Yesterday, the White House announced a new Housing Supply Action Plan to increase the supply of affordable housing. The plan makes clear the fundamental and unparalleled role the Housing Credit plays in the development of affordable rental housing.
The plan again states the Administration’s strong support for several of ACTION’s key legislative priorities. Specifically, it calls for the financing of more than 800,000 affordable rental units by expanding the Housing Credit, pressing Congress to pass the provisions in the House-passed reconciliation legislation, which include:
- Lowering the bond-financing threshold from 50 percent to 25 percent;
- Increasing the annual Housing Credit allocation authority; and
- Providing basis boosts for properties serving extremely low-income (ELI) households and Native American communities.
The administration also reiterates its proposal in the President’s FY 2023 Budget to allow Housing Credit allocating agencies to provide a 30 percent basis boost to certain bond-financed properties. This proposal would also require Congressional action. The FY 2023 President’s Budget was outlined in our April membership newsletter.
In addition to the aforementioned legislative priorities, the plan includes administrative actions related to the Housing Credit that the Administration will pursue unilaterally, including:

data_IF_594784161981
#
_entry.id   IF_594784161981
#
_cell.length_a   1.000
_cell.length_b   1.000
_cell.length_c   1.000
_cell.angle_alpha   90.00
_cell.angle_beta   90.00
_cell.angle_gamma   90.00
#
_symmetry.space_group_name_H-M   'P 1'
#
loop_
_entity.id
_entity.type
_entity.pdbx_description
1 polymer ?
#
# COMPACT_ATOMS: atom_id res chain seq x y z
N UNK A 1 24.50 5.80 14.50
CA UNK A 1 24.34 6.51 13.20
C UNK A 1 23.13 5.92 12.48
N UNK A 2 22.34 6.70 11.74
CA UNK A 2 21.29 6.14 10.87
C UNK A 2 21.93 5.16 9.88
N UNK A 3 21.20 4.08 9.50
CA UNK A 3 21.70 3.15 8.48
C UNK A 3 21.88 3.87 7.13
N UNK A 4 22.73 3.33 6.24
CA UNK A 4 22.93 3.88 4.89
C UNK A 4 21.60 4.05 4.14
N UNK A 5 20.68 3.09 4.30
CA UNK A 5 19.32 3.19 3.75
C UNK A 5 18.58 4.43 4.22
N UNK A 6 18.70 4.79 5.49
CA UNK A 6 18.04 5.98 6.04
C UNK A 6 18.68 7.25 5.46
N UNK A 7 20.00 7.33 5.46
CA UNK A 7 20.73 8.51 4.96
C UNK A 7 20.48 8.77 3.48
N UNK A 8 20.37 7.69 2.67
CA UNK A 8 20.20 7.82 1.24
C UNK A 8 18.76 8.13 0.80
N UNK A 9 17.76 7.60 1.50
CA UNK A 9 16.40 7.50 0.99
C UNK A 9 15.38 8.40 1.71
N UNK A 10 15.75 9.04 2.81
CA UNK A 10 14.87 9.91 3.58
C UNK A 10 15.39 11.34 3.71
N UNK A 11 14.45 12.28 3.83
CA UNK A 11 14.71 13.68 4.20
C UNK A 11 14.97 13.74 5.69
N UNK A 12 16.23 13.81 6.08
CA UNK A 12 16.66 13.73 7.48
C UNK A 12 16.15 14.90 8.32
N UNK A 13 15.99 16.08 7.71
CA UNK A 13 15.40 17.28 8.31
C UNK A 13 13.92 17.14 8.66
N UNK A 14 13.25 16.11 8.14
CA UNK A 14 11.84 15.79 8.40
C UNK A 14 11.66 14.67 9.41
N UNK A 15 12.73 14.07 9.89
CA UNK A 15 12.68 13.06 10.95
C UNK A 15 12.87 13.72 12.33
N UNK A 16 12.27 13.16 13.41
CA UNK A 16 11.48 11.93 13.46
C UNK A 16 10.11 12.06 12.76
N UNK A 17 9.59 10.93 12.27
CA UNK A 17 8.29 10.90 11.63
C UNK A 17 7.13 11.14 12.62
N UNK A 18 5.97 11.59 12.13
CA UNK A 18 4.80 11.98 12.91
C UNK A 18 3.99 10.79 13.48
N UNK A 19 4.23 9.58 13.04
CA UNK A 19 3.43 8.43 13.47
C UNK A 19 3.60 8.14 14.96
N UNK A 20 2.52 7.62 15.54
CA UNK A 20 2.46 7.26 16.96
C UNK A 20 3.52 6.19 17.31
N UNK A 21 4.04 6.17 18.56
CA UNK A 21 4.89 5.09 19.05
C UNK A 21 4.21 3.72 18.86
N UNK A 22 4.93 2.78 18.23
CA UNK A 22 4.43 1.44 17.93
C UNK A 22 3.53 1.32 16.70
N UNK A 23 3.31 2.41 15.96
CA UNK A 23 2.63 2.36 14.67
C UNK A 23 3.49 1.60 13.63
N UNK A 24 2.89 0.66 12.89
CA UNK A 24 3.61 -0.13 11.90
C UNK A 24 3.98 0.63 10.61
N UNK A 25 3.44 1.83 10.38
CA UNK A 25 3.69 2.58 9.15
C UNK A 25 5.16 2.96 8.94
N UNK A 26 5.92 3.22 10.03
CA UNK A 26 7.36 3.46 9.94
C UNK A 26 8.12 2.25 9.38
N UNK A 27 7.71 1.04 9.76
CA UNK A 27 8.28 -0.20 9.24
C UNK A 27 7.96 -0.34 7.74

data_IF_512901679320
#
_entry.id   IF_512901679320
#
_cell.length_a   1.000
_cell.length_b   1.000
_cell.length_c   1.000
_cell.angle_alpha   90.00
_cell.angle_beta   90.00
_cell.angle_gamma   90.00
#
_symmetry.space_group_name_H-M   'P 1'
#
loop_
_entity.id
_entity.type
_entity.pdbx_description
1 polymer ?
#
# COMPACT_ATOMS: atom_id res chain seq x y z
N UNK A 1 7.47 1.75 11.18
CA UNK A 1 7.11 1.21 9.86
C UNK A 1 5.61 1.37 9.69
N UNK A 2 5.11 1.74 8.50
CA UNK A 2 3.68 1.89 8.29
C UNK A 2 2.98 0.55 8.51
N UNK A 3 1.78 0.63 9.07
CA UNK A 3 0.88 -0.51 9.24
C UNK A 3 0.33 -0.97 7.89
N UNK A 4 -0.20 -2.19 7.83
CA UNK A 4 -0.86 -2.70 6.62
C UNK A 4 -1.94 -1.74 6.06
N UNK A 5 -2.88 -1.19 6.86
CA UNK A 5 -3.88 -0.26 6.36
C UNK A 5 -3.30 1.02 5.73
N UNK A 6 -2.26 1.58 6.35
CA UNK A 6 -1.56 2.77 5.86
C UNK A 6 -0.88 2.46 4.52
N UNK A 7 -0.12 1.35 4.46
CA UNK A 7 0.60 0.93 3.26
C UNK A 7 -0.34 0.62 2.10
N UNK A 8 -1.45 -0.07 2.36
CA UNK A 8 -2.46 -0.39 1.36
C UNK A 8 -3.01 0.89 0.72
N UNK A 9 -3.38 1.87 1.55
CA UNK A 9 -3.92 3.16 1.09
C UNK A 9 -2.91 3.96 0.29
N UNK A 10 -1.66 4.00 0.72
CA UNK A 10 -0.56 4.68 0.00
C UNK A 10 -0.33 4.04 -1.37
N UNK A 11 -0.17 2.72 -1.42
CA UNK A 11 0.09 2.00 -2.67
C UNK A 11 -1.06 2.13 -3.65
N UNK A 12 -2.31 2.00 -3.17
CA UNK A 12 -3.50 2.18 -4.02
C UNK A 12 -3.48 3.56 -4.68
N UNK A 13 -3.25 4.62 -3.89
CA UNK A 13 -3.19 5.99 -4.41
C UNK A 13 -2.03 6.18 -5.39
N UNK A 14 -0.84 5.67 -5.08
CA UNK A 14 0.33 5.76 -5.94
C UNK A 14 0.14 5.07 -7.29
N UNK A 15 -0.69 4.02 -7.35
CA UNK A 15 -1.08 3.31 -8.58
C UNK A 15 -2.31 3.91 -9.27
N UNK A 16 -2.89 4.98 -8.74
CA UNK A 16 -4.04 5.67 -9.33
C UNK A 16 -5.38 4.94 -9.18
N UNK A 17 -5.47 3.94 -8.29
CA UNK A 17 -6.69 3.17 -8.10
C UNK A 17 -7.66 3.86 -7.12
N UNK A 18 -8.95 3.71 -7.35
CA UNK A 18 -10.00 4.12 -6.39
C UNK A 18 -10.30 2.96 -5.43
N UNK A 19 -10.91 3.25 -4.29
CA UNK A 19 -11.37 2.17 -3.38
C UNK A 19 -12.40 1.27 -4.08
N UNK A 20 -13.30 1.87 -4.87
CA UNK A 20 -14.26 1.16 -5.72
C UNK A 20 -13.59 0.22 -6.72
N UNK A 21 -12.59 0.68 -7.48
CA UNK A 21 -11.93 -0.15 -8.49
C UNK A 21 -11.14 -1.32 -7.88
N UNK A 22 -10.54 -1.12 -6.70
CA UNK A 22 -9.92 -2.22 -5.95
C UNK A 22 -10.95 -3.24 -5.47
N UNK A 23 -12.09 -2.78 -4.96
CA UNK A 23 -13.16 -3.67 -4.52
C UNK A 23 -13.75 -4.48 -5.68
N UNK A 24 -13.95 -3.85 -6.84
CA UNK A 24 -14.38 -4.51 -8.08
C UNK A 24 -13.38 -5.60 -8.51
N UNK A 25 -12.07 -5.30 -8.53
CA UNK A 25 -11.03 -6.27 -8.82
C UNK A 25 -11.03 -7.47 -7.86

- A pledge that IRS and Treasury will finalize Average Income Test (AIT) regulations by the end of September. The AIT, which Congress passed into law in 2018, originated as a proposal in the Affordable Housing Credit Improvement Act. Projects for which the AIT is elected as a minimum set-aside may serve households earning up to 80 percent of area median income (AMI), so long as the average designation of Housing Credit homes is no higher than 60 percent of AMI.
- Indication that Fannie Mae and Freddie Mac anticipate growing their equity investments in the Housing Credit.
- While not related to the Housing Credit directly, the plan notes that HUD will begin a process of strengthening and streamlining HOME Investment Partnership Program guidance. HOME is often used as gap filler in Housing Credit developments and its regulations can add burden and complexity to those transactions.
With the deadline to pass reconciliation legislation approaching and the midterm elections also nearing, the window for action is shortening for several of the proposals that require the approval of Congress, especially those that are most likely to pass through the reconciliation process. However, the critical regulatory proposals within the plan can be completed independent from Congress.
ACTION applauds the Administration’s strong commitment to address the need for more affordable rental housing through the Housing Credit.